Leona – I think the discussion of same gender attraction and the questions surrounding LBGTQ members of the church (and outside the church) are simply childish and do not leave any room for human kindness and empathy. It constantly skirts issues and seems reactionary to the common dialogue and seems to hold out on any intellectual conversation regarding the issue. I have thought on this question many times. My life does not revolve around a “church community” for many reasons but I do have involvement in the lives of many wonderful people and some of these people identify as LGBTQ. As individuals many people have there reasons why they are identifying as such. I can never know is there heart. I have met over the years many good Christian people who identify as LGBTQ and deserve a place to worship and be a part of a community if they desire that. Unfortunately we are just not a church but a culture. And members who grew up in the Church and identify as LBGTQ are culturally LDS just as much as any heterosexual member of the church. For years, as you probably saw as well, men, especially men in the Church who are gay or have same gender attraction have lived double lives leading to mental illness, anxiety, and host of other ills – like lying to their spouse. We as a church need to work on looking past labels and see and feel where people are in their heart. If not we as a whole will continue to push away people from Jesus Christ and how the Spirit can change lives (not us, we just need to keep a safe place for people to come.)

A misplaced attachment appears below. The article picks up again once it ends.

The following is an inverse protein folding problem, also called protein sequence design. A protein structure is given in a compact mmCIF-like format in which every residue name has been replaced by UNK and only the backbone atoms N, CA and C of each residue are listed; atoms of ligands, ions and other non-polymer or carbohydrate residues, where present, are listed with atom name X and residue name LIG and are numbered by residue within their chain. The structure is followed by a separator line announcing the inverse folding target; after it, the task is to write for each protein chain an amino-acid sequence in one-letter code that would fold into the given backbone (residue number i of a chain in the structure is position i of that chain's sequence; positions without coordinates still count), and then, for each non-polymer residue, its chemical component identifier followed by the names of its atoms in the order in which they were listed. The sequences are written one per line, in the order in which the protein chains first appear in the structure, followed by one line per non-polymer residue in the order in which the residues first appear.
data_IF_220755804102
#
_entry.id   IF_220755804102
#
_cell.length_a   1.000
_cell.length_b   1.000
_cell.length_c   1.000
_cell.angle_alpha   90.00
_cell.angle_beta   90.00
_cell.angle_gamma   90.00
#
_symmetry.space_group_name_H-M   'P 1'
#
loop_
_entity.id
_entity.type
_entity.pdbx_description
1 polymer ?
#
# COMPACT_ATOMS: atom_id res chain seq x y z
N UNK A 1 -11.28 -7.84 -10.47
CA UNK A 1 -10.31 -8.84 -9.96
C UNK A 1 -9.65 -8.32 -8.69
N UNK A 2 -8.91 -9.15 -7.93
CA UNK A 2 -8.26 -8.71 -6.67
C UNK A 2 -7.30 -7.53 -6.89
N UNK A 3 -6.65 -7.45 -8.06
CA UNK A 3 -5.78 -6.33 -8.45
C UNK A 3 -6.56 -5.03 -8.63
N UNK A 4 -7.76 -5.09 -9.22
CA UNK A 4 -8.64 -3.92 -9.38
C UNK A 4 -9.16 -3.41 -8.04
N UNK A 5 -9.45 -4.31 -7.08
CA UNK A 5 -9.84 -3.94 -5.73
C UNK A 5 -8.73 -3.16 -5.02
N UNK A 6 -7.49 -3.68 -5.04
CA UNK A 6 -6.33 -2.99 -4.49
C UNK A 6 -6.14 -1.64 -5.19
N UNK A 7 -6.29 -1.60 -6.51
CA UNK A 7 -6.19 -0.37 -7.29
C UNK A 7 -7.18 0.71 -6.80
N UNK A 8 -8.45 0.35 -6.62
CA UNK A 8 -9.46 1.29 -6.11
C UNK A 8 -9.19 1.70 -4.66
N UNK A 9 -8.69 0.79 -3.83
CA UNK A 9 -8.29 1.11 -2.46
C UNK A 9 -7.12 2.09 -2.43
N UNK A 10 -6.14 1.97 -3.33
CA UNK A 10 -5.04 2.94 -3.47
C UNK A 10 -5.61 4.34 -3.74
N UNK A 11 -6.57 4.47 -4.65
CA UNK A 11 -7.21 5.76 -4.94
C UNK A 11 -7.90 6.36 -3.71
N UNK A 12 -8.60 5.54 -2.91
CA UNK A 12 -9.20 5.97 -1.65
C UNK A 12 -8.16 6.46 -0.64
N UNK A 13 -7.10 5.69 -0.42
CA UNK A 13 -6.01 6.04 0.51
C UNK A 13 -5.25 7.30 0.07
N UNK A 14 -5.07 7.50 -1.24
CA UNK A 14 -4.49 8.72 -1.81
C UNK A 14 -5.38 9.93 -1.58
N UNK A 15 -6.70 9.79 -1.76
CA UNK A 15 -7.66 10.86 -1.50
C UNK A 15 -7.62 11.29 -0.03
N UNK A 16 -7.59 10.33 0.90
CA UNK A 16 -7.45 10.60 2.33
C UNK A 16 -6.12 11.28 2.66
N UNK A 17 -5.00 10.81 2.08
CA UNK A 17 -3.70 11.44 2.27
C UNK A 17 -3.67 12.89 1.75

One thing that I do think about too is the idea of who is behind the groups that promote LGBTQ agendas? That is worth looking into. When you find out who and what ideas are the driving force behind an issue you better see what is happening. But to lump all LGBTQ people into the same category (they often don’t even know what the deeper issues are agendas are for those who are saying they support their cause and lifestyle) is ridiculous. LGBTQ people are no different or no less worthy to know Christ in their life than any other person.

  40. My other thought is on the Word of Wisdom – why is it Ok for members to abuse sugar, meat, and other food products? Why are so many members so obese? This is ok? How does this support the Word of Wisdom?

    10 And again, verily I say unto you, all wholesome herbs God hath ordained for the constitution, nature, and use of man—

    11 Every herb in the season thereof, and every fruit in the season thereof; all these to be used with prudence and thanksgiving.

    12 Yea, flesh also of beasts and of the fowls of the air, I, the Lord, have ordained for the use of man with thanksgiving; nevertheless they are to be used sparingly;